Trump was defiant.
“I think what this shows, really more than anything else, is that advertising is not as important -- it really isn’t as important as competence,” he said. “There has never been more money spent on hitting somebody than was spent on me.”
Trump also extended an olive branch to the Republican establishment, praising House Speaker Paul Ryan and pointing to a recent phone call he had with the Wisconsinite. “Believe it or not, I’m a unifier,’ he said.
At the same event, he again called Cruz “Lyin’ Ted” and Rubio “Little Marco.”
The other establishment Republican being touted as a possible Trump stopper is Kasich. With 99 percent of precincts counted, Kasich was running third in Michigan, less than a percentage point behind Cruz. But he has yet to win any state contest as he heads into a win-or-exit primary next week in his home state.
"Kasich is the new Rubio," said Dan Schnur, a veteran of past GOP presidential campaigns who is now director of the Jesse M. Unruh Institute of Politics at the University of Southern California. "But tonight is the last time that moral victories count. Next week they have to either win or go home."
A Wall Street Journal/NBC News poll released Tuesday evening showed Trump leading Cruz 30 percent to 27 percent among likely Republican primary voters nationally. They were followed by Kasich at 22 percent and Rubio at 20 percent, in a survey that included 397 registered voters who say they would vote in a Republican primary. The poll, which had a margin of error of 4.9 percentage points, was conducted Friday through Monday.
Trump won the most support of any candidate among independents and Republicans in Michigan, according to exit polls published by CNN. He also won among men, voters 45 and older, whites, and those with no college degree, while also being the leader among voters with incomes less than $50,000 and year and those earning $50,000 or more.
Trump tied Cruz among female voters in Michigan, according to the exit polls. On Wednesday, the front-runner attributed his relative weakness among women to the tone of the race.
"In order to be victorious, frankly, I had to be very tough and I had to be very sharp and smart and nasty. I could see women not necessarily liking the tone but I also had to get to the finish line," Trump said on MSNBC. "And if I didn’t have that tone I wouldn’t be talking to you this morning, I guarantee you that. I would have been sitting home with Lindsey Graham watching television."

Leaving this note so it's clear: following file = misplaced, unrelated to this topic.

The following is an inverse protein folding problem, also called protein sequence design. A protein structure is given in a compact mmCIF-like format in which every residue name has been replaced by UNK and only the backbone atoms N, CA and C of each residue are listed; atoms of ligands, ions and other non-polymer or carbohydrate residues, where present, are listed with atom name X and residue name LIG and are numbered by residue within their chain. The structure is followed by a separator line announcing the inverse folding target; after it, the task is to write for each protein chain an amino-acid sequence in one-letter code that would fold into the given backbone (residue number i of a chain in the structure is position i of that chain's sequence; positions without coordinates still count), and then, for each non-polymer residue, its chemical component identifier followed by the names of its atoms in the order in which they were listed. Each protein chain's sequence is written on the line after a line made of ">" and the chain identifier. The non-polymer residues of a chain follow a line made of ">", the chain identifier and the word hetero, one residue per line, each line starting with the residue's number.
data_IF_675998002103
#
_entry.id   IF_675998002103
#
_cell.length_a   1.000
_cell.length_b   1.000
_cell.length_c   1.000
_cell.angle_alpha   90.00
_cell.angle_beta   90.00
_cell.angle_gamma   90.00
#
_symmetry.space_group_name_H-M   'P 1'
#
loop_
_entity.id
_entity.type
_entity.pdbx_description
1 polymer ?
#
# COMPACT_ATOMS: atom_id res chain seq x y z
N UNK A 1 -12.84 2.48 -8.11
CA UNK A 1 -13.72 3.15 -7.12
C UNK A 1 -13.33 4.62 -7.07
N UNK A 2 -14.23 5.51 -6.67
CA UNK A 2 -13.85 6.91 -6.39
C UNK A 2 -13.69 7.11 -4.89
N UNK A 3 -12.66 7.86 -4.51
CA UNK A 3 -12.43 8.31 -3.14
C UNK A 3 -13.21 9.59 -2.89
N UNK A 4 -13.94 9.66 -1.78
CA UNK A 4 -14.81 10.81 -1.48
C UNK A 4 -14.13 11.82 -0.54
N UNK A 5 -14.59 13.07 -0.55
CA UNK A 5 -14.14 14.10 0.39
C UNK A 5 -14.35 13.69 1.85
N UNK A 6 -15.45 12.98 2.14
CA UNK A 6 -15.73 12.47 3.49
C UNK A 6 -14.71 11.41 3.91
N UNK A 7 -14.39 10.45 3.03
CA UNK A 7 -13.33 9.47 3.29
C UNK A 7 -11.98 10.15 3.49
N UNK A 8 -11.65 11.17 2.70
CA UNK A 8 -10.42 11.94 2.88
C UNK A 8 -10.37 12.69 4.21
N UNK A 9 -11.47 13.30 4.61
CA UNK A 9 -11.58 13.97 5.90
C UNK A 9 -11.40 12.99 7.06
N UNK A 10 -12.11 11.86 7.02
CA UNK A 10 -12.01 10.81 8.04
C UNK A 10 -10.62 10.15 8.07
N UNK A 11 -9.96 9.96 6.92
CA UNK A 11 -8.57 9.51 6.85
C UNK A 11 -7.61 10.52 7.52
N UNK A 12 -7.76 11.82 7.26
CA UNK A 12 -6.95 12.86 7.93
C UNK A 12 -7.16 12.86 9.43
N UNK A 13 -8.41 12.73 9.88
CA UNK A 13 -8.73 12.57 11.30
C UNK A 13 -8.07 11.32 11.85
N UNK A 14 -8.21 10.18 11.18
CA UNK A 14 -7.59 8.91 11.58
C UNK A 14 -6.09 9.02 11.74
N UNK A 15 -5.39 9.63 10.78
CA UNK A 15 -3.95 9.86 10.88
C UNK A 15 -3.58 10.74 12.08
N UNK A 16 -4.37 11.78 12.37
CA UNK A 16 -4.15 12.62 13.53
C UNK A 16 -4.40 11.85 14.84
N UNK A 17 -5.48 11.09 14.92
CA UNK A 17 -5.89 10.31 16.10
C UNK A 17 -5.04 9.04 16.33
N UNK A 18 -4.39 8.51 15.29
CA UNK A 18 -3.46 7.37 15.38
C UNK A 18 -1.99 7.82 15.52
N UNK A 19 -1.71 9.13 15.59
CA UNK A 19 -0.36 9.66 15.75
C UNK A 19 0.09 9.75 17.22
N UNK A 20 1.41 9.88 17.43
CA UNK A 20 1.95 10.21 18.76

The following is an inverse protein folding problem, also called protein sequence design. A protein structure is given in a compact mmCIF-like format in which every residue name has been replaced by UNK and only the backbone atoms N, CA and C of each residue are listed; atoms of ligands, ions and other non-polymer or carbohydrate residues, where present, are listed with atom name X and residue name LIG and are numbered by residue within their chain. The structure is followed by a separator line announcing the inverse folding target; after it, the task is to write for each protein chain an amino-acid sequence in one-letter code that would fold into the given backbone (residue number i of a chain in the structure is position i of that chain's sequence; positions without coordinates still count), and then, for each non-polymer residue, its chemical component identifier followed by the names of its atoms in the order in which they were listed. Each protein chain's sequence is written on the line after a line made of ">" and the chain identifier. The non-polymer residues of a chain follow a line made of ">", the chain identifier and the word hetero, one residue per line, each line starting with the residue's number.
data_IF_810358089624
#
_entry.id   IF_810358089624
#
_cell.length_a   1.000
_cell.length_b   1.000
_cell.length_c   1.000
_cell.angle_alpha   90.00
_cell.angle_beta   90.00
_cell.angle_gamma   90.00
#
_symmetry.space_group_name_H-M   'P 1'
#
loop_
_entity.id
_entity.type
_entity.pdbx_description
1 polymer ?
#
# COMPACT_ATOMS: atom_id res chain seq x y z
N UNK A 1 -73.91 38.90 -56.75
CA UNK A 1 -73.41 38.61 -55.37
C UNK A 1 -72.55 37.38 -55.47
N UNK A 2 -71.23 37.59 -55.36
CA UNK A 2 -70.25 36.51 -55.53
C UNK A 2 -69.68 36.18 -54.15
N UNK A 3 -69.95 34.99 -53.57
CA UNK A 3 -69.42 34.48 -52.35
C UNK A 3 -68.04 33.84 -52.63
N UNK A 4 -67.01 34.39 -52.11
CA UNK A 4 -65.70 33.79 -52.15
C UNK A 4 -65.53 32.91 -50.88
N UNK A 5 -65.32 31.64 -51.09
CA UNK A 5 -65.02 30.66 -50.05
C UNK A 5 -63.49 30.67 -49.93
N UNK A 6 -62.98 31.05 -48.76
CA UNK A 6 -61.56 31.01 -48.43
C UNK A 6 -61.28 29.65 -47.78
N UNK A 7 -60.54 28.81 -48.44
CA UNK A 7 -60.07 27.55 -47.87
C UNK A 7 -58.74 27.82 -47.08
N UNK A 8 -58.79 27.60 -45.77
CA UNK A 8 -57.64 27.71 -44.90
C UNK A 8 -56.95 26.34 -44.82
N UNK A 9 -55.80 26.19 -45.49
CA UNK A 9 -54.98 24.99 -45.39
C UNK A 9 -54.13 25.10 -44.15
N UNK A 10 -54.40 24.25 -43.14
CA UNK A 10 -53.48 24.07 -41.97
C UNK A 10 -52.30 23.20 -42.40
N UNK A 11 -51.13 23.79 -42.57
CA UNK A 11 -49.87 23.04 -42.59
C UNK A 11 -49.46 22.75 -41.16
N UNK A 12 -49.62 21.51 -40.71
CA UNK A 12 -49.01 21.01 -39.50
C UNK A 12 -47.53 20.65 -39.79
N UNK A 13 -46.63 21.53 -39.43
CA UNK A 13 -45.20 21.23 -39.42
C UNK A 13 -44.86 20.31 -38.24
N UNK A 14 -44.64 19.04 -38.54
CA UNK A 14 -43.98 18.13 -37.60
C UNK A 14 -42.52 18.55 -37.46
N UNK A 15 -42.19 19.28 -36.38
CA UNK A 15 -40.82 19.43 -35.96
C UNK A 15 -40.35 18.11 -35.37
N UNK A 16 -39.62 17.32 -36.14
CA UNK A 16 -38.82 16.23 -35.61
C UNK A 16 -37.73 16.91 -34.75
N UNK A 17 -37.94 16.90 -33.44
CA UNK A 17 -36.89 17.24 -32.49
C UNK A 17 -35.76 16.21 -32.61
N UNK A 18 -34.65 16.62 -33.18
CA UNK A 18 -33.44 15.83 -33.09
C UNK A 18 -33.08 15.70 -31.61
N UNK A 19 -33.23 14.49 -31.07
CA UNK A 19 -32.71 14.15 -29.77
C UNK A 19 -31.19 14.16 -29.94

On questions of ideology, Trump won in Michigan among those who describe themselves as somewhat conservative voters and moderates, while Cruz won the very conservative voters. Trump even won evangelicals, who the Texas senator has targeted throughout the campaign.
Trump’s appeal was strong in blue-collar areas such as Macomb County, home of automotive plants and parts suppliers and mostly white, union-member voters. Those are the kind of voters that were the inspiration for the phrase “Reagan Democrats,” a demographic that backed Republican Ronald Reagan in the 1980s.
Trump won 48 percent of the vote in Macomb County, which is north of Detroit. He’d held a rally in the county on March 4 and emphasized his message about the loss of jobs from trade deals and companies such as Ford Motor Co. building plants outside of the U.S.
Tuesday’s contests were a warm-up act for even more crucial ones to be held a week later that will include primaries in Ohio and Florida, where the winner in each state will get all of the delegates. Trump victories in both states could help give him an insurmountable delegate lead and momentum.